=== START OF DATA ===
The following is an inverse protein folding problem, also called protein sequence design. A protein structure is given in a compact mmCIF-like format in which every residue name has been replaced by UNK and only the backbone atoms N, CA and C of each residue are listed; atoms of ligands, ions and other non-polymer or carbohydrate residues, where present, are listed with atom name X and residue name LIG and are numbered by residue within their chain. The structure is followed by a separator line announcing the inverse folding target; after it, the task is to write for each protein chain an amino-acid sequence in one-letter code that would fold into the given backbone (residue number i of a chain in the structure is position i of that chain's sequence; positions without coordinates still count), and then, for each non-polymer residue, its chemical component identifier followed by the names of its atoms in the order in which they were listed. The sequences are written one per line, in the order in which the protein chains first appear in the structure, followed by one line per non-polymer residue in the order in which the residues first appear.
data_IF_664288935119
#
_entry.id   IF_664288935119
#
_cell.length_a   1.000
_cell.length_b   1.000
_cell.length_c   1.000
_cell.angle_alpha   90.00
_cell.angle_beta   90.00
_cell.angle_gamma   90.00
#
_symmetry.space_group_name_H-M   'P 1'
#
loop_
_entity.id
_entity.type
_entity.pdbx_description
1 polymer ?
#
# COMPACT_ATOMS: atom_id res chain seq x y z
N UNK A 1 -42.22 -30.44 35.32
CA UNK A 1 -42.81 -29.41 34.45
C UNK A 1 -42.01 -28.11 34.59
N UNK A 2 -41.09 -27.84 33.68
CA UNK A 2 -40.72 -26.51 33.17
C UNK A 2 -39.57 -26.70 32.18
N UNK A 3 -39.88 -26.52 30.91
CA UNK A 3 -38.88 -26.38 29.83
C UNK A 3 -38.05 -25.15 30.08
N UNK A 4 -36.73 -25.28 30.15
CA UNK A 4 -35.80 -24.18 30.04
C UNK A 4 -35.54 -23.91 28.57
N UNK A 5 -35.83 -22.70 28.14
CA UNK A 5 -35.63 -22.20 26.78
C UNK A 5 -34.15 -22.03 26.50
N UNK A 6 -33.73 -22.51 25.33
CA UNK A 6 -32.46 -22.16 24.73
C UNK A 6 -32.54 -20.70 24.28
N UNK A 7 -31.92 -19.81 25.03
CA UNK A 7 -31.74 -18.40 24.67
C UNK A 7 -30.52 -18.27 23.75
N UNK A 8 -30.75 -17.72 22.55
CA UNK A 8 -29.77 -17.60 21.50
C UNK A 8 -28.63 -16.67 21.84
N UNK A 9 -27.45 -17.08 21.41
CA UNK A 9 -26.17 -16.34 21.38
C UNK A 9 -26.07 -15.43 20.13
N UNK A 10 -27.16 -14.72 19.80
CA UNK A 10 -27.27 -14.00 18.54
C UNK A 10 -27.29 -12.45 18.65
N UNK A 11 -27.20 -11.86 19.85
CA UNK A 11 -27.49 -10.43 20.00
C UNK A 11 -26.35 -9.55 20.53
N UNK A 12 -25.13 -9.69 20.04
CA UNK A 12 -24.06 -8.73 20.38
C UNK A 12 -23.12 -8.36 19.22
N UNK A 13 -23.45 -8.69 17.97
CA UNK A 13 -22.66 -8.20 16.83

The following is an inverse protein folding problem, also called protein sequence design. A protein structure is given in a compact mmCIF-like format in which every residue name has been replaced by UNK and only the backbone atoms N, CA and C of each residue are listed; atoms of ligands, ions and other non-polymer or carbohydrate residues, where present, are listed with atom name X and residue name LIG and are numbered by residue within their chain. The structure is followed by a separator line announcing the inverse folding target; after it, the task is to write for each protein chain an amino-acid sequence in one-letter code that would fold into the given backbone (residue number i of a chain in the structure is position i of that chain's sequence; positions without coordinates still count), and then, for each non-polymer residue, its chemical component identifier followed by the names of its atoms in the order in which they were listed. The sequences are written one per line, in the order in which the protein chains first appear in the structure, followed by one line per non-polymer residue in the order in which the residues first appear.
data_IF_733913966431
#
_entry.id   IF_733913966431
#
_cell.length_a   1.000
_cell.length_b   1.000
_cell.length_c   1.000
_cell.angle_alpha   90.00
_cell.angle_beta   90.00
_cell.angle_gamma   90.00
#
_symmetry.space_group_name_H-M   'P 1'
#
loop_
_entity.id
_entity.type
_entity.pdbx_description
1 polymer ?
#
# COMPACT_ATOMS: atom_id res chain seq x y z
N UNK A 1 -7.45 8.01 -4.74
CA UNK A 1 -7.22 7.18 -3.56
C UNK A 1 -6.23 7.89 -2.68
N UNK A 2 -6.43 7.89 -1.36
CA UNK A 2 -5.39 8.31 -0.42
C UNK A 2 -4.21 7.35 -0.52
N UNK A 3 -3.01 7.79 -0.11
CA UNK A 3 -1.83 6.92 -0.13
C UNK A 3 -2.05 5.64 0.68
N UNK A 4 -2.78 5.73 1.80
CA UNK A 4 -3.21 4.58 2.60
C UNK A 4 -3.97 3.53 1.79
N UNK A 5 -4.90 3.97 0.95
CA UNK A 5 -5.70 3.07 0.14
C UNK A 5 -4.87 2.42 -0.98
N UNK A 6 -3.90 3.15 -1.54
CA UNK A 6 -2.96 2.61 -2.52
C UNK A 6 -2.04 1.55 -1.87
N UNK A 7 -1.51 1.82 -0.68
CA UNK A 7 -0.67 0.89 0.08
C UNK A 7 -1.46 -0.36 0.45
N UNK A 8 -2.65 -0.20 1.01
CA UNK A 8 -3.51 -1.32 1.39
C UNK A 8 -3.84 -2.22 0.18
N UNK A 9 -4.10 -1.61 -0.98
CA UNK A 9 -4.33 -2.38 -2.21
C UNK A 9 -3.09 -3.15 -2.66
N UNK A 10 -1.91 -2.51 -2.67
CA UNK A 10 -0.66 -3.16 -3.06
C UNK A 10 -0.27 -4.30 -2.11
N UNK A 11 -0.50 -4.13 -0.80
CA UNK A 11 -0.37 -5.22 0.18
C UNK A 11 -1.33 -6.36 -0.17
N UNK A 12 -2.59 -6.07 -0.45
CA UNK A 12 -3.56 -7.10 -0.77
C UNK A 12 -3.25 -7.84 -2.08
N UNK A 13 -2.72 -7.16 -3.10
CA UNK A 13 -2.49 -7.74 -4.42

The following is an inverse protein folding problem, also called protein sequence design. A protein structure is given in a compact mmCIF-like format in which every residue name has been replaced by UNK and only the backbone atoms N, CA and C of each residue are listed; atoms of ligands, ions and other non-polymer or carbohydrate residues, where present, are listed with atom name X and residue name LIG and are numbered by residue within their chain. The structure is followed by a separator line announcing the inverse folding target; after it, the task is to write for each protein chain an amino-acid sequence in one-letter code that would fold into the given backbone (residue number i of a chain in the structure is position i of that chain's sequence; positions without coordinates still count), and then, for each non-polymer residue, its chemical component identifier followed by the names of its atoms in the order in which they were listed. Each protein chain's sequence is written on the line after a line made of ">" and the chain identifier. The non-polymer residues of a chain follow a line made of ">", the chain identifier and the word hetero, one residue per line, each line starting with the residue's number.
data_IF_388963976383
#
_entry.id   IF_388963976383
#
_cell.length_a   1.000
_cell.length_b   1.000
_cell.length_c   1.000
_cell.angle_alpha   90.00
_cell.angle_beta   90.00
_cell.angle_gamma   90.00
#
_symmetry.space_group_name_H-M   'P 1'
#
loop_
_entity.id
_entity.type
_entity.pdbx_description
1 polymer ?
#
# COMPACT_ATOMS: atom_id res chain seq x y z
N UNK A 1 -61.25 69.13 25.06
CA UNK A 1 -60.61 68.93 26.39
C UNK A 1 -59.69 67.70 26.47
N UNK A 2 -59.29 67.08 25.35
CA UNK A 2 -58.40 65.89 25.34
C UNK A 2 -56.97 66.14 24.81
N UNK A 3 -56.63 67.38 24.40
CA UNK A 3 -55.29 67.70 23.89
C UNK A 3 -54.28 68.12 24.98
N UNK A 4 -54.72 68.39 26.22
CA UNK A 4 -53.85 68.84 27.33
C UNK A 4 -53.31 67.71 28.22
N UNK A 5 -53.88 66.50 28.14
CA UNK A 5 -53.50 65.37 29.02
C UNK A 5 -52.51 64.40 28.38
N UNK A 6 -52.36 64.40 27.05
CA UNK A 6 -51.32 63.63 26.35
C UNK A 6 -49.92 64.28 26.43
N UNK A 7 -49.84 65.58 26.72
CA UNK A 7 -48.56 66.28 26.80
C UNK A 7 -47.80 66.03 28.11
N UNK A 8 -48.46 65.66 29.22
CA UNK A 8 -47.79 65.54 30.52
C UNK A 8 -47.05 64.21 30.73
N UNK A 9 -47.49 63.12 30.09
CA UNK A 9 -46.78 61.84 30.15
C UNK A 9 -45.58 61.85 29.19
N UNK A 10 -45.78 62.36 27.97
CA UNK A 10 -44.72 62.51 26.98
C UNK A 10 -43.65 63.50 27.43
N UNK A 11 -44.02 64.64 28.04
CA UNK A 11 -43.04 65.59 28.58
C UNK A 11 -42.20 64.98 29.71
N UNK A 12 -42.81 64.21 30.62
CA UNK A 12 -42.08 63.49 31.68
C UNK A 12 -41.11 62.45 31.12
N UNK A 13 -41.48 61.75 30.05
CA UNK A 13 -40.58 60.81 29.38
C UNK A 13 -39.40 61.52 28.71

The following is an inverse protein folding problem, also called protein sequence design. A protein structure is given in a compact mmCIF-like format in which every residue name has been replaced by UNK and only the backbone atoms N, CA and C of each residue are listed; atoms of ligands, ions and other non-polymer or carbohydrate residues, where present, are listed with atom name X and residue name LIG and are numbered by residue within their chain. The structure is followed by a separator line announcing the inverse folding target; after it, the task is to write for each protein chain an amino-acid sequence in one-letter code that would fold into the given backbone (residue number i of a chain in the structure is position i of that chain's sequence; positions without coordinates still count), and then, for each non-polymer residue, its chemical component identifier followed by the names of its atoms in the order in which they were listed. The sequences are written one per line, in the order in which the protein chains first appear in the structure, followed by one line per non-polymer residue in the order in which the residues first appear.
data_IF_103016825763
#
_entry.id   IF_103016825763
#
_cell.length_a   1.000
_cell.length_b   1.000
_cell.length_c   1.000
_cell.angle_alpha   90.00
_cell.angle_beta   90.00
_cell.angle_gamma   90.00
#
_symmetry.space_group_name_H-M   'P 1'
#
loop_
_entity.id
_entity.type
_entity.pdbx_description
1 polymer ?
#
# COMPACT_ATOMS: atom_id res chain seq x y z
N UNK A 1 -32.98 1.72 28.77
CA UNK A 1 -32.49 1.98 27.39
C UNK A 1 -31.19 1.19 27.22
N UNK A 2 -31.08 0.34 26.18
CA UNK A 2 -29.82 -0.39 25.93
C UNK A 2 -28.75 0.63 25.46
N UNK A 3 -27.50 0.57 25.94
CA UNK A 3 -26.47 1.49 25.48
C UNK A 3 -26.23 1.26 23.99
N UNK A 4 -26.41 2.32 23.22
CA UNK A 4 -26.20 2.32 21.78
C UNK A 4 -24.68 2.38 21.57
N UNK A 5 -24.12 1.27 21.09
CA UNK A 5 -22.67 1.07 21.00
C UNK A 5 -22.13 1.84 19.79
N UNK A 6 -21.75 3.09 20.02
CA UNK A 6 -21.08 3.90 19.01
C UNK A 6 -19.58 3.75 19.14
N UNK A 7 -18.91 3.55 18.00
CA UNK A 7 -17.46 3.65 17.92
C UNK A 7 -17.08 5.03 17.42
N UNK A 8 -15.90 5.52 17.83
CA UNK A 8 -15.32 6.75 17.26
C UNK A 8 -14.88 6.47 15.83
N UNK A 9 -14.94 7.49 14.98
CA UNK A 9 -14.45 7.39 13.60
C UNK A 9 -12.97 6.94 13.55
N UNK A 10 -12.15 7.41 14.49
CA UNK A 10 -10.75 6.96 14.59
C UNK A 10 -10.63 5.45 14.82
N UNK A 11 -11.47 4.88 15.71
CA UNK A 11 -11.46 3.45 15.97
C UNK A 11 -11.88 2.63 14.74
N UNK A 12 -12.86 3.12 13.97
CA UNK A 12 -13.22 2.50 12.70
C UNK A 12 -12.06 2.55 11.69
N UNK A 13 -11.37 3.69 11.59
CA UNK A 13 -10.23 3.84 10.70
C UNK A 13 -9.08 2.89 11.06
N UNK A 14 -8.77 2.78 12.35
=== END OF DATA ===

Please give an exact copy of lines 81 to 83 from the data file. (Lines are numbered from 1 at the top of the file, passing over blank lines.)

N UNK A 1 -7.45 8.01 -4.74
CA UNK A 1 -7.22 7.18 -3.56
C UNK A 1 -6.23 7.89 -2.68